Alcohol withdrawal (AW) after chronic alcohol exposure produces a series of symptoms, with AW-associated seizures being among the most serious and dangerous. However, the mechanism underlying AW seizures has yet to be established. In our mouse model, a sudden AW produced 2 waves of seizures: the first wave includes a surge of multiple seizures that occurs within hours to days of AW, and the second wave consists of sustained expression of epileptiform spikes and wave discharges (SWDs) during a protracted period of abstinence. We revealed that the structural and functional adaptations in newborn dentate granule cells (DGCs) in the hippocampus underlie the second wave of seizures but not the first wave. While the general morphology of newborn DGCs remained unchanged, AW increased the dendritic spine density of newborn DGCs, suggesting that AW induced synaptic connectivity of newborn DGCs with excitatory afferent neurons and enhanced excitability of newborn DGCs. Indeed, specific activation and suppression of newborn DGCs by the chemogenetic DREADD method increased and decreased the expression of epileptiform SWDs, respectively, during abstinence. Thus, our study unveiled that the pathological plasticity of hippocampal newborn DGCs underlies AW seizures during a protracted period of abstinence, providing critical insight into hippocampal neural circuits as a foundation to understand and treat AW seizures.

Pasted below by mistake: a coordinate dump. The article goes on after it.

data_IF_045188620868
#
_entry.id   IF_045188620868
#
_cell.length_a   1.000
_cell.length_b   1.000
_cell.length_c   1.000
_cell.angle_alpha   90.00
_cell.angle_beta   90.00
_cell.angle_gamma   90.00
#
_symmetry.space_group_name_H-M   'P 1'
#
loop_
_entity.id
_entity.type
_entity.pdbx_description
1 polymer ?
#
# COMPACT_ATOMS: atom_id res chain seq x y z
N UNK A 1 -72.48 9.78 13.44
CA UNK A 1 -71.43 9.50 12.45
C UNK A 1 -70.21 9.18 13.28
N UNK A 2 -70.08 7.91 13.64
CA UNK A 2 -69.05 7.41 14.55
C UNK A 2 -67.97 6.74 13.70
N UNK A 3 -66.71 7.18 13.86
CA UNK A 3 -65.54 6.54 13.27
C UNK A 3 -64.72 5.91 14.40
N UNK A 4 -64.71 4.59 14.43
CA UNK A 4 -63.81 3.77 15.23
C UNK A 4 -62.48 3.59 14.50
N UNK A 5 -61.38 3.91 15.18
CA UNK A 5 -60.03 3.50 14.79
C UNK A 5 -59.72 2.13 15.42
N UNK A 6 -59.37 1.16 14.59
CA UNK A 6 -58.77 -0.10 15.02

Daehoon Lee, Balu Krishnan, Hai Zhang, Hee Ra Park, Eun Jeoung Ro, Yu-Na Jung, Hoonkyo Suh
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